MONTPELIER, Vt. (AP) — Special fences protect railroad tracks from rock slides in some parts of the country, but the head of Amtrak said Tuesday it's unclear if the mechanisms could have prevented a derailment that injured seven people in Vermont.
The fences are installed in known rock-slide areas and are designed to send signals if they are hit with debris, Amtrak CEO Joseph Boardman said.
Boardman said slide fences are used in parts of New York, but Vermont transportation officials said it's not believed that any are in the state.
"Whether it would work here or not it's unclear, I don't know," Boardman said of the location where the Amtrak Vermonter derailed Monday morning, pitching two cars over a steep embankment and derailing three others.
The National Transportation Safety Board is now investigating the derailment. The investigation could take some time, Boardman said at a news conference.
"They will make recommendations once they find out, confirm the reasons for this derailment, of something that will help," he said.
The Vermonter was carrying 98 passengers and four crew members when it hit rocks that had fallen from a ledge onto the tracks in Northfield, about 20 miles south of Montpelier. The crash sent the locomotive and first car down an embankment.
Gov. Peter Shumlin said the most seriously injured person, a conductor who had been in the locomotive along with the engineer, was released from the hospital Tuesday.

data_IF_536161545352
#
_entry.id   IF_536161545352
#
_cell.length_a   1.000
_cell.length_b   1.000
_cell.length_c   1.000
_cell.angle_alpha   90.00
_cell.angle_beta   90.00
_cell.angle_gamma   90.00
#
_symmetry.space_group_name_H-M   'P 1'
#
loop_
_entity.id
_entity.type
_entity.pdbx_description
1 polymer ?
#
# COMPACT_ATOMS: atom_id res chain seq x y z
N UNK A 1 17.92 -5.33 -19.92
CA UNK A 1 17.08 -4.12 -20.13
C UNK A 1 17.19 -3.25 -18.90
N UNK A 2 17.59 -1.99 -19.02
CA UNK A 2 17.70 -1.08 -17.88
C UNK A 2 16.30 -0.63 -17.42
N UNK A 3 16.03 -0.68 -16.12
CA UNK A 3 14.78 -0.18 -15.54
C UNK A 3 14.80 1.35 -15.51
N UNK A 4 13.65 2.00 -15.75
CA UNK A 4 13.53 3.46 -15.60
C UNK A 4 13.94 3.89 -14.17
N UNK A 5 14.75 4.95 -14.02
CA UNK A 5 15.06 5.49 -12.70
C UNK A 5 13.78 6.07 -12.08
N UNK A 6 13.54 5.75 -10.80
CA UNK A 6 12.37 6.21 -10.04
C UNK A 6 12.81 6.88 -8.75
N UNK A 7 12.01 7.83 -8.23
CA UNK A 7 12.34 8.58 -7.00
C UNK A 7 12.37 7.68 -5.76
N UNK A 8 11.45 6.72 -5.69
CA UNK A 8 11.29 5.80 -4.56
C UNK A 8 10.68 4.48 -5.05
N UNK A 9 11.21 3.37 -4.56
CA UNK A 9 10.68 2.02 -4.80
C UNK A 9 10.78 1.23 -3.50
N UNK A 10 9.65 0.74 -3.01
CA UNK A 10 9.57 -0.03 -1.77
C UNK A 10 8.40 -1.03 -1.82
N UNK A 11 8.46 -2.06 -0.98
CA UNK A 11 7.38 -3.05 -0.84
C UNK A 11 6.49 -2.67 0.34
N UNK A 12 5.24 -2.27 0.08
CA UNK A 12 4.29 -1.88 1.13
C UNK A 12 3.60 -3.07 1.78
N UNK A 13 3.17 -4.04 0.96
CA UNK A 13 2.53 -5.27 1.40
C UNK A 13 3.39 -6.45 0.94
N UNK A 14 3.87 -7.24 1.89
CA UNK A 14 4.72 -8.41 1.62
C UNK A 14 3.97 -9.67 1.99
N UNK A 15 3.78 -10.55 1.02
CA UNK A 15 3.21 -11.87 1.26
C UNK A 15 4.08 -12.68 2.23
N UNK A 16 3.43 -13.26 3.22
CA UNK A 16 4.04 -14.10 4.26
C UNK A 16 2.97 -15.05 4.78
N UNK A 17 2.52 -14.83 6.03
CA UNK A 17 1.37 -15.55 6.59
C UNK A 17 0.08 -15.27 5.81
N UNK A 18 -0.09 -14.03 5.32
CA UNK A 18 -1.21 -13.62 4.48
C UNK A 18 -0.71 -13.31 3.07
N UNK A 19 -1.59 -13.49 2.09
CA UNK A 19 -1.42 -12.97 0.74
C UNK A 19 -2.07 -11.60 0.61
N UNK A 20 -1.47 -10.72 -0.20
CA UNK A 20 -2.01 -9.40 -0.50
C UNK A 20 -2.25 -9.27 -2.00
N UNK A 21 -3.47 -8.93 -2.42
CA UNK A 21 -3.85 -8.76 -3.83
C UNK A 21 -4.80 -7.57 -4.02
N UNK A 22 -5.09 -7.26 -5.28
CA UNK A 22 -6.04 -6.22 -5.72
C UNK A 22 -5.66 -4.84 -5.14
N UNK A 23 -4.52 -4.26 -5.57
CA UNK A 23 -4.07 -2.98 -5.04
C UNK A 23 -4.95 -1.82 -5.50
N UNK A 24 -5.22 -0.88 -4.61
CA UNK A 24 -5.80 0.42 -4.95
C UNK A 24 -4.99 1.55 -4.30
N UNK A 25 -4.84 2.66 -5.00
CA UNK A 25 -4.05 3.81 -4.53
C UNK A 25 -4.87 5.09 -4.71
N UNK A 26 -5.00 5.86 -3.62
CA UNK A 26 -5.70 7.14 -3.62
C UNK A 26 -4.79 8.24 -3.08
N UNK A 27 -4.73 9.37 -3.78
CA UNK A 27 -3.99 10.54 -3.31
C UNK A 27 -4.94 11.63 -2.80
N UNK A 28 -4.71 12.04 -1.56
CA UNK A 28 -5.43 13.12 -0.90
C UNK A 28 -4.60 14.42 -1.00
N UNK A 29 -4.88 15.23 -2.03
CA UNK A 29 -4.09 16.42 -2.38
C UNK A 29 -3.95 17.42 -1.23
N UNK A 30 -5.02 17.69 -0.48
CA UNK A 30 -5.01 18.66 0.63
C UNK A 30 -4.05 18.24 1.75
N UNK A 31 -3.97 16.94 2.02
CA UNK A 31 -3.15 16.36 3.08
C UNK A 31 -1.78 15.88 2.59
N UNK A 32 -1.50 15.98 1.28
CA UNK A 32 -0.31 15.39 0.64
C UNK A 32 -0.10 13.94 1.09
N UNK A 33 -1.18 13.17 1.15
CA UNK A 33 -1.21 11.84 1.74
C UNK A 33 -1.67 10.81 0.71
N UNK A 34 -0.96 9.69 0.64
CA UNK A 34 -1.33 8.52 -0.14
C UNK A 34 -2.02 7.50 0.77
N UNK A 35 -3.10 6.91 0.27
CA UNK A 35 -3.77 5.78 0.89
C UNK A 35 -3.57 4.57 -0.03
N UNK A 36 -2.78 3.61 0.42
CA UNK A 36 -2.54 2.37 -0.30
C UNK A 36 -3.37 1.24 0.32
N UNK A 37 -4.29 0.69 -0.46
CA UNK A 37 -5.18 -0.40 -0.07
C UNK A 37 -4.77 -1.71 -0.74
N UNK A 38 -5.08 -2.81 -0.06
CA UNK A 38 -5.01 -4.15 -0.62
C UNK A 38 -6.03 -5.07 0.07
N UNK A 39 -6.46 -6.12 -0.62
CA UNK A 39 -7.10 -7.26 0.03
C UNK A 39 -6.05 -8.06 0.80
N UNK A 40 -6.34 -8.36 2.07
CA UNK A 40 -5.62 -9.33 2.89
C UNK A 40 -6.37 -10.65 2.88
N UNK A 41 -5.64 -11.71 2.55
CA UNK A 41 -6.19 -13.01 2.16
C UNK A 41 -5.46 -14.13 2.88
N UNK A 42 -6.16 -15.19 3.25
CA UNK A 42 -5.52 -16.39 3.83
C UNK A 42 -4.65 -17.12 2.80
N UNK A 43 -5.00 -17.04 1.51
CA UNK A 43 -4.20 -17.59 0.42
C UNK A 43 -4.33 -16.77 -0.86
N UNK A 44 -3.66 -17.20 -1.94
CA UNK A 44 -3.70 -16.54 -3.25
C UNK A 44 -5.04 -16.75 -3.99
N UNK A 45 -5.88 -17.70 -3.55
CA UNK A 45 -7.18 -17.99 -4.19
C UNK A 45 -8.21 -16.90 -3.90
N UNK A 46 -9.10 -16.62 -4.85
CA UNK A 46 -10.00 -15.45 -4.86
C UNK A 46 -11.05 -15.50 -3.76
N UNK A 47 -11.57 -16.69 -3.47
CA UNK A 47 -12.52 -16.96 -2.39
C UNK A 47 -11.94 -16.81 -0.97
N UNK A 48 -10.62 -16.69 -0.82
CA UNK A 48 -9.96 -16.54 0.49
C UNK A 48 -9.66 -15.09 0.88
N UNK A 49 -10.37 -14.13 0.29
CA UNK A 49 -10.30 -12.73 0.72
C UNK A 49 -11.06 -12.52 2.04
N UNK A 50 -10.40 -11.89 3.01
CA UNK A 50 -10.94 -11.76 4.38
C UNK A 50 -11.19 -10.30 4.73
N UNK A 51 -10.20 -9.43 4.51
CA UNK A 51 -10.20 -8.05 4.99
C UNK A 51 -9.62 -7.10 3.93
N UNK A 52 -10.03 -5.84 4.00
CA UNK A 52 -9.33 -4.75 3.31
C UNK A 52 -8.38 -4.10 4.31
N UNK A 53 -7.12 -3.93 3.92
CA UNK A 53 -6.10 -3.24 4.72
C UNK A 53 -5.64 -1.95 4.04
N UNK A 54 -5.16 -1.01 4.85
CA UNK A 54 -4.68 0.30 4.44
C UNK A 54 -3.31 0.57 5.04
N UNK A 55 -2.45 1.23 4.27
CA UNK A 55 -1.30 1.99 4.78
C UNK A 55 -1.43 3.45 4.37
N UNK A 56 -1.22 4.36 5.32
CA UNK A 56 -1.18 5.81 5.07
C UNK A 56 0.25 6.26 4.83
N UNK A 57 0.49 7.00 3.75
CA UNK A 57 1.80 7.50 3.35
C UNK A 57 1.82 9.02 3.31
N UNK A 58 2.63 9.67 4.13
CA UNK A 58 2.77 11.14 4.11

Boardman said he felt "very blessed and thankful" none of the injuries was more severe.
Numerous derailments around the world have been caused by debris on tracks, many linked to heavy rains that trigger slides. In 2010, a train in Beijing hit mounds of debris left on the track following a landslide, killing 19 people.
Federal safety rules for tracks that carry passengers require at least two inspections every week, with at least one day between inspections. A freight train had gone through the area where the Amtrak derailment occurred Sunday night with no problem.
Rock slides are common in Vermont, but most occur in areas where they don't affect people or property, said state geologist Marjorie Gale.
The Vermont Transportation Agency has developed a rating system for rock-slide danger along the state's major highways. In a number of locations the ledges have been cut back to reduce the risk of rocks falling into travel lanes.
The system has not been applied to the state's rail lines.
Slide fences as described by Boardman are typically used in areas with a history of rock slides, said Amtrak spokesman Craig Schulz.
It's unclear if the area where Amtrak derailed Monday had such a history.
Transportation Secretary Chris Cole said after the news conference he did not believe any of the rock-slide warning systems are in use anywhere in Vermont.
Cole said fences that are designed to keep rock from falling into roadways — without sending a warning signal — are in use in different parts of the state.
Shumlin said that in spite of all the money spent on those highway projects, rocks still fall from ledges.
"The point is the nature of ledges. It cracks, it moves, it slides, whether it's on a highway or a rail bed," Shumlin said.
Meanwhile, cleanup of the site of the Northfield derailment was underway Tuesday, and Shumlin said it's hoped the line can be reopened by the weekend.
About 900 gallons of diesel fuel that had been in the locomotive when it crashed is unaccounted for, but emergency crews have found no evidence it reached the stream below where the derailment occurred.
While the track is out of service, passengers scheduled to travel on Amtrak will be carried by bus to and from Springfield, Massachusetts.